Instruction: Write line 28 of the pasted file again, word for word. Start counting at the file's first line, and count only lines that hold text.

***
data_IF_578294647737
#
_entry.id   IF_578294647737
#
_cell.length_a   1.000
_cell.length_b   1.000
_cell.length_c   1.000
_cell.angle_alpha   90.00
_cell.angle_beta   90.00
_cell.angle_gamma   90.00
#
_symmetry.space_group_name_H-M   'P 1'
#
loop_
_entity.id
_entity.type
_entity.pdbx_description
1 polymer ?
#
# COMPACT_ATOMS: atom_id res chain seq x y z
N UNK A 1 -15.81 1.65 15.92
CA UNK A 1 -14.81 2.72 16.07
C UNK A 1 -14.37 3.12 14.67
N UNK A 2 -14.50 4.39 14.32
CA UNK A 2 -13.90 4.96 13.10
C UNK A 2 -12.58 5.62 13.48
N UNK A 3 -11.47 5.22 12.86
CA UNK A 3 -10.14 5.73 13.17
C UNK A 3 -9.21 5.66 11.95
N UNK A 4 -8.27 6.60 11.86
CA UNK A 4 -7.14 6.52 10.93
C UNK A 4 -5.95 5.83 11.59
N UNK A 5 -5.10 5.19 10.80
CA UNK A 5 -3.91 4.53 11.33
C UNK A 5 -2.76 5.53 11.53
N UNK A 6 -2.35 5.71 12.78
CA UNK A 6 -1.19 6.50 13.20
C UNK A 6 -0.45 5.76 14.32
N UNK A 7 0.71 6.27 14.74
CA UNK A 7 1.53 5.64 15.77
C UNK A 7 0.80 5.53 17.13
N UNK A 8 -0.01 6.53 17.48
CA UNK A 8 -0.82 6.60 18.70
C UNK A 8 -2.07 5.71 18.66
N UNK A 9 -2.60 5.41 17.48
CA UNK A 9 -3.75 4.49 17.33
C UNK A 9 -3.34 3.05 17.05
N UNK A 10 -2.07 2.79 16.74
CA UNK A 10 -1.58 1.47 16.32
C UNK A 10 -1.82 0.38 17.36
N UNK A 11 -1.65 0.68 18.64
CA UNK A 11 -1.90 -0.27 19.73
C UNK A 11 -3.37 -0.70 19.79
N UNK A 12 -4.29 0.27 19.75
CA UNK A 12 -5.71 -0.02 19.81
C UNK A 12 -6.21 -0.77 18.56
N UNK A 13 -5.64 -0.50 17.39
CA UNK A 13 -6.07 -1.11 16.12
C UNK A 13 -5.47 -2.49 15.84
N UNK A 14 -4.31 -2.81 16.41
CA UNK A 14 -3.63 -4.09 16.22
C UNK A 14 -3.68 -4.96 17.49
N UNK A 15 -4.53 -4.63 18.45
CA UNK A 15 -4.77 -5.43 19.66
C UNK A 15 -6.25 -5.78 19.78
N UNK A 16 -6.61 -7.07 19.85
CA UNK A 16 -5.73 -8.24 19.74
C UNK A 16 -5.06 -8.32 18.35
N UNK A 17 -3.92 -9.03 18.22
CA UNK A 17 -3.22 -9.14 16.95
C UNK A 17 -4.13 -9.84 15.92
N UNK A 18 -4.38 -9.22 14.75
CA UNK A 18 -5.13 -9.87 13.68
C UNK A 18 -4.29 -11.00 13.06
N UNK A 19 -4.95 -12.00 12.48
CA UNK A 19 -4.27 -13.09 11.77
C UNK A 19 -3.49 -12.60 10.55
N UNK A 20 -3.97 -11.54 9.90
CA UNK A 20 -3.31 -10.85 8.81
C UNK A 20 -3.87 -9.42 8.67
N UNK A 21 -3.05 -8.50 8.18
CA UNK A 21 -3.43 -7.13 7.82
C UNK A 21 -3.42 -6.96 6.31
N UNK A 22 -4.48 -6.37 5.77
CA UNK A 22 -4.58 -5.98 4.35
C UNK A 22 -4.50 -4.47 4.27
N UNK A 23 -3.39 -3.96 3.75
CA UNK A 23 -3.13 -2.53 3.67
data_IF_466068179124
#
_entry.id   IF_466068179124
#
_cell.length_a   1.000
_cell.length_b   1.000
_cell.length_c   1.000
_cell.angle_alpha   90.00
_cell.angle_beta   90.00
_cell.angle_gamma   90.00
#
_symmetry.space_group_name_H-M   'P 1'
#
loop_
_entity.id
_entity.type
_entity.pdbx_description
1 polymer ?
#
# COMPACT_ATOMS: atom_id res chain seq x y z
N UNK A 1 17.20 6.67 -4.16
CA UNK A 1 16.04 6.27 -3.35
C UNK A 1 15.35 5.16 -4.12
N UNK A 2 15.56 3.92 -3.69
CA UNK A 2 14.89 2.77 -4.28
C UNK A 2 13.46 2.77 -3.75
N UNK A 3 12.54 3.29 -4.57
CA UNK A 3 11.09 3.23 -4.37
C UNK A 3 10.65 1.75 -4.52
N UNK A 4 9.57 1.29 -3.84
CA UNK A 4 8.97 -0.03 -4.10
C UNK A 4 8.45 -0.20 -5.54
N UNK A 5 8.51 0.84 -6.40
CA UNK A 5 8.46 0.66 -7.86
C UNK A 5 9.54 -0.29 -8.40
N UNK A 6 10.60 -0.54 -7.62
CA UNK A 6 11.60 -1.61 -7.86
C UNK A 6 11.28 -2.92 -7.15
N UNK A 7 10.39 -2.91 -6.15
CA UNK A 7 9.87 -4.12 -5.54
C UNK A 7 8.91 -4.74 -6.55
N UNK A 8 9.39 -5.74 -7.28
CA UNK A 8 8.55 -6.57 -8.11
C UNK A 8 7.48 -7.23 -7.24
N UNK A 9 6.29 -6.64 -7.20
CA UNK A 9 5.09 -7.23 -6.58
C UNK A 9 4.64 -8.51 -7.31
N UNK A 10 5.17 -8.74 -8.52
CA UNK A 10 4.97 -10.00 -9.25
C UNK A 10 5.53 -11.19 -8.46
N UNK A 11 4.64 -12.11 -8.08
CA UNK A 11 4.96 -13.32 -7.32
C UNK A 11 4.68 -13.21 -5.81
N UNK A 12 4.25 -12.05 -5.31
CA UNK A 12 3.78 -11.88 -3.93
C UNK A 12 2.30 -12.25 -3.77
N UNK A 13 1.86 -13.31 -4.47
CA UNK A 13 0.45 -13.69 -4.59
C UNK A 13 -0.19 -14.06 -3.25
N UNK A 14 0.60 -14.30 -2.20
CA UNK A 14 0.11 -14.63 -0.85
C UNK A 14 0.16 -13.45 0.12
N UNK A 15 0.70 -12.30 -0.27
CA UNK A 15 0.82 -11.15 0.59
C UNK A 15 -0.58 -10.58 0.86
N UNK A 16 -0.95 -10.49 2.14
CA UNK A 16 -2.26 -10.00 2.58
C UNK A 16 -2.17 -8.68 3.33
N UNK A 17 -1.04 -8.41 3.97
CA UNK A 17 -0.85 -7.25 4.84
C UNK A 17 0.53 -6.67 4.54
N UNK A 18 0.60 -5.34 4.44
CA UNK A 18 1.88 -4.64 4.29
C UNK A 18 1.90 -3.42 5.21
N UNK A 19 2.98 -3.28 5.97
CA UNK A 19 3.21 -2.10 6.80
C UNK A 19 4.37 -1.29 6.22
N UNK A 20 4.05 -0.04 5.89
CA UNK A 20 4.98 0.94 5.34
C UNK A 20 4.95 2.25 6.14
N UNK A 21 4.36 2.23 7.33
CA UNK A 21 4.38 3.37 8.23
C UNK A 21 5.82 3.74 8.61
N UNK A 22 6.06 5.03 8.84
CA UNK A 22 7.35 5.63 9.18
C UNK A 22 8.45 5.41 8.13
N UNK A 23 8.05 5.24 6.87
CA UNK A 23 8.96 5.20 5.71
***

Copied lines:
CA UNK A 3 -10.14 5.73 13.17